TALLAHASSEE -- A measure to cut the cost of re-registering vehicles by an average of $25 continued its speedy progress through the Legislature on Tuesday, with the Florida Senate unanimously approving it.
The cuts would cost the state $309 million in lost revenue next year and almost $400 million in subsequent years, but they are universally popular in an election year. The measure would roll back fee hikes that the Legislature approved in 2009, when economic times were dire and state finances were squeezed.
The measure does not, however, touch the far larger hike imposed at that time for new vehicle registrations.
If the Florida House approves the cuts later this week, the lower rates would take effect on Labor Day — two months before Election Day. The legislation has yet to receive a single nay vote in either chamber.
One politician hoping for electoral dividends is Gov. Rick Scott, who has made the rollback the foundation of his proposed $500 million package of tax and fee cuts. Not only does the reduction play to his populist message, it also sets him in contrast with his assumed Nov. 4 opponent, Charlie Crist.
Crist was governor when he and lawmakers approved $2.2 billion in higher taxes and fees, which included the annual auto-registration fee. That move came immediately after the economy collapsed, and the higher fees were needed to keep the budget afloat. Crist has said he now favors the reduction, and wonders why it wasn’t approved sooner.
With a projected $1.2 billion budget surplus, lawmakers could no longer deny Sen. Joe Negron, R-Stuart, the Senate’s appropriation chair, who has been the cut’s most persistent advocate.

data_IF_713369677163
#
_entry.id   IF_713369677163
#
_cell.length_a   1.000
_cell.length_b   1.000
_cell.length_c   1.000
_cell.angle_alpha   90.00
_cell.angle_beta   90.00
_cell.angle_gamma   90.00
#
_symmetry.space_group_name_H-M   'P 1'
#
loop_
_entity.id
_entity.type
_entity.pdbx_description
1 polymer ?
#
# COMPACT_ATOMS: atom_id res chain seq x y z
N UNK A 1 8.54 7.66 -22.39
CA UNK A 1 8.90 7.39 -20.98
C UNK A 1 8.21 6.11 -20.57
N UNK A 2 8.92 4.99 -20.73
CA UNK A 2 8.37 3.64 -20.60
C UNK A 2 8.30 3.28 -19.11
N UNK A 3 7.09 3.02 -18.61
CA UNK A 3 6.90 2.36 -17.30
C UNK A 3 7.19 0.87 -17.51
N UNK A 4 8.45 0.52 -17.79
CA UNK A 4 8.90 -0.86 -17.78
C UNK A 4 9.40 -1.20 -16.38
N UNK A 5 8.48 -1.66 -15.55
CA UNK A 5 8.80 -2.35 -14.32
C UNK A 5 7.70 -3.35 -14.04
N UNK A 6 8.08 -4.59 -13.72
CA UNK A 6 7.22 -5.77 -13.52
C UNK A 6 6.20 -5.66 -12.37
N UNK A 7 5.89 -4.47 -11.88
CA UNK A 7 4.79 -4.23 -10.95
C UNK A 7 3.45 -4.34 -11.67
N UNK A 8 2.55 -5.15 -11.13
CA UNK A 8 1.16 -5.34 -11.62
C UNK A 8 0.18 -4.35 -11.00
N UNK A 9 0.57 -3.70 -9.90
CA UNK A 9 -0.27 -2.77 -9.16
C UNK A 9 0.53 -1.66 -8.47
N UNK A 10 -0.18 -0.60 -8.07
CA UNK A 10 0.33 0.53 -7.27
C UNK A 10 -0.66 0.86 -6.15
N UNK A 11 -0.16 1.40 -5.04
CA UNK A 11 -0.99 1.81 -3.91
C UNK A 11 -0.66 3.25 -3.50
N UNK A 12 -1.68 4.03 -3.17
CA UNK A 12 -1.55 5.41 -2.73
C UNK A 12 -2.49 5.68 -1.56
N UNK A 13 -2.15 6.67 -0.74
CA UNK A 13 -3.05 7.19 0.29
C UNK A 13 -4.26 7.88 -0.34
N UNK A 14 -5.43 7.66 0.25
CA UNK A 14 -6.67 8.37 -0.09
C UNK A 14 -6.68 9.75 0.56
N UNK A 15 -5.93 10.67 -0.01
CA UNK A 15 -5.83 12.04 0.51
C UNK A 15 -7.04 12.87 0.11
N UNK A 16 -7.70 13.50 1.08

He filed a bill proposing it last year, but the bill died. His effort this year found support quickly.
While pitched as a boost for middle class Floridians, the cuts are more of a boon to certain businesses, like rental-car companies. The savings will range from $14.55 for the driver of an antique motorcycle to $25.05 for a typical automobile or truck. It might not be much for an individual, but the savings multiply for businesses with fleets of vehicles.
“The reductions in this bill actually go to families that get up every day, that take their kids to school, that drive a truck to work,” Negron said. “I’ve met a lot of small-business owners who have large fleets of vehicles, so the cumulative effect will be significant.”
Some Democrats grumbled that the savings would not be meaningful enough for individual Floridians to make the big cut worthwhile, but no senator spoke out against it Tuesday, and all 40 voted for it.
“We did the responsible thing of raising these fees so we could keep the lights on,” said Florida Senate Minority Leader Chris Smith, D-Fort Lauderdale. “Now that the economy has turned around, we’re doing the responsible thing again by giving the money back to the people.”
Sen. Greg Evers, R-Baker, asked whether the cuts included registration fees for new vehicles. Those fees were increased in 2009, too, from about $200 to $425 per vehicle.
But Negron’s cuts reduce only registration-renewal fees, not those for new registrations.
Doing so would have had a more “enormous fiscal impact than what we’ve budgeted for,” Negron told reporters after the vote.
“I’d like to see us address that,” Negron said, “but we took on the annual re-registration fees this session.”